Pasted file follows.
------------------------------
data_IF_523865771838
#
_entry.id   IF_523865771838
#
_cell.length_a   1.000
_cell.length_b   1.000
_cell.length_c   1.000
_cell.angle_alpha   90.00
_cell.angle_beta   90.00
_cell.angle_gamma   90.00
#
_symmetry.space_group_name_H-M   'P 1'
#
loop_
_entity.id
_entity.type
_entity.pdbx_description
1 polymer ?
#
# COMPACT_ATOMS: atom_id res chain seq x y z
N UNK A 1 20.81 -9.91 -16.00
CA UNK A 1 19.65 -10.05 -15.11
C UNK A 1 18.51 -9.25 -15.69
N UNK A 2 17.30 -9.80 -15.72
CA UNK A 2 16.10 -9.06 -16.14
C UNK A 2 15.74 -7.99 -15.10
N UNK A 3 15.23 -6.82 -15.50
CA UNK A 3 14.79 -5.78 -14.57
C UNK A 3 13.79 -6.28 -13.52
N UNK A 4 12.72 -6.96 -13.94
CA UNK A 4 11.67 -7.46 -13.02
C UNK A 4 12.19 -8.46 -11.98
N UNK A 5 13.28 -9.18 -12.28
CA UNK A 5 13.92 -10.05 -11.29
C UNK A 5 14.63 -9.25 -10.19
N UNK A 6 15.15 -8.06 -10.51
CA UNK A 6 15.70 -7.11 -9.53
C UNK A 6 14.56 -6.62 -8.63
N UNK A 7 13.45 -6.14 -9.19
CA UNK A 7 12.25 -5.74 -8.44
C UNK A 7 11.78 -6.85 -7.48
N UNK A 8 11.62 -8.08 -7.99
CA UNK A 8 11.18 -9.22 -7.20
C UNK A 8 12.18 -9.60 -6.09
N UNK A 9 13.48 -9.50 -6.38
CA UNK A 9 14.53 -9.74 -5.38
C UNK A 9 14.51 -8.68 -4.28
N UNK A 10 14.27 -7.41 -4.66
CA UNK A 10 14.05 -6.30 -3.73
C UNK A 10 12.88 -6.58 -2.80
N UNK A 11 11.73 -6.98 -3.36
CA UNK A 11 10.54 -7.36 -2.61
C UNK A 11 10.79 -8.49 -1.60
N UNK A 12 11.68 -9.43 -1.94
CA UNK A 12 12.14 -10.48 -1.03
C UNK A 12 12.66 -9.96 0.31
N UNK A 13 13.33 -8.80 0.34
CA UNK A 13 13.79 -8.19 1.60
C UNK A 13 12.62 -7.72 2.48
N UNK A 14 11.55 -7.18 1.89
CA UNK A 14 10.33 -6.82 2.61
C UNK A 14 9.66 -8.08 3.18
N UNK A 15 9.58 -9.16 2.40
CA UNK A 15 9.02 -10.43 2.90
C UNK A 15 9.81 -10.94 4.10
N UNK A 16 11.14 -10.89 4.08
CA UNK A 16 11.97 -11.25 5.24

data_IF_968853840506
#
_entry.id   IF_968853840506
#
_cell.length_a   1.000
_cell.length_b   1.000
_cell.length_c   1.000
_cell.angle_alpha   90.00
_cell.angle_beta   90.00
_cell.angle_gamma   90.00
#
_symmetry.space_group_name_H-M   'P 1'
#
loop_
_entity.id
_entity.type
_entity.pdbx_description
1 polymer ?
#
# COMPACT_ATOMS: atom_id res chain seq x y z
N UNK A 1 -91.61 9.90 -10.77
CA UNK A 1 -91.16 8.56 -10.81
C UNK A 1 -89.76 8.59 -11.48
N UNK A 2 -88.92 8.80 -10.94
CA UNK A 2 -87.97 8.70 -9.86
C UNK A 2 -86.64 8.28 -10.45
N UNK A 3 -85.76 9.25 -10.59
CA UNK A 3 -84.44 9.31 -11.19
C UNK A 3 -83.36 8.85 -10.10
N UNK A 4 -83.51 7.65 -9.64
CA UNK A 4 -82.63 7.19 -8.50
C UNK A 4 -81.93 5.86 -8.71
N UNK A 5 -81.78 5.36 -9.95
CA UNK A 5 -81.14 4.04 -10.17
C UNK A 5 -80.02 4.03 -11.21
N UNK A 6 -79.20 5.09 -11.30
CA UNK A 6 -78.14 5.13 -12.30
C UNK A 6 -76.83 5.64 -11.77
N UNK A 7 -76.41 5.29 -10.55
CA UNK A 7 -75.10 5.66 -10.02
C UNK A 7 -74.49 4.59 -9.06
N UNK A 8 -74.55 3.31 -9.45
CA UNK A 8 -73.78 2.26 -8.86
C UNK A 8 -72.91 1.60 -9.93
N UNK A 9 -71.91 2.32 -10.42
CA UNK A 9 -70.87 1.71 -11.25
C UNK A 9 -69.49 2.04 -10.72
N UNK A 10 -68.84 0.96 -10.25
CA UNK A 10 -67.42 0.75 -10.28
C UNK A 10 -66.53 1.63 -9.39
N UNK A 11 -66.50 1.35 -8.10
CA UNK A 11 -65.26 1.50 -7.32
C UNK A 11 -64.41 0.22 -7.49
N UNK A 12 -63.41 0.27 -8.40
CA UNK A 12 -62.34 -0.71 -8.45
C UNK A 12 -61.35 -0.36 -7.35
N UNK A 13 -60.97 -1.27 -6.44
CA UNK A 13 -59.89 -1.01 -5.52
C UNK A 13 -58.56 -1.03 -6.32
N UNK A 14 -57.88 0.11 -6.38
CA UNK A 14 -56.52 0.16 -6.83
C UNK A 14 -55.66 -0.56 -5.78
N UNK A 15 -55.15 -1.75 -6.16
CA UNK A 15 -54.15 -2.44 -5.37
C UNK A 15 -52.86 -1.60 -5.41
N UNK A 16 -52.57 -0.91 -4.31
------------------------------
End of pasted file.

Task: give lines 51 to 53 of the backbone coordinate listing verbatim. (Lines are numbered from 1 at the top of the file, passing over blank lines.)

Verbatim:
N UNK A 11 11.73 -6.98 -3.36
CA UNK A 11 10.54 -7.36 -2.61
C UNK A 11 10.79 -8.49 -1.60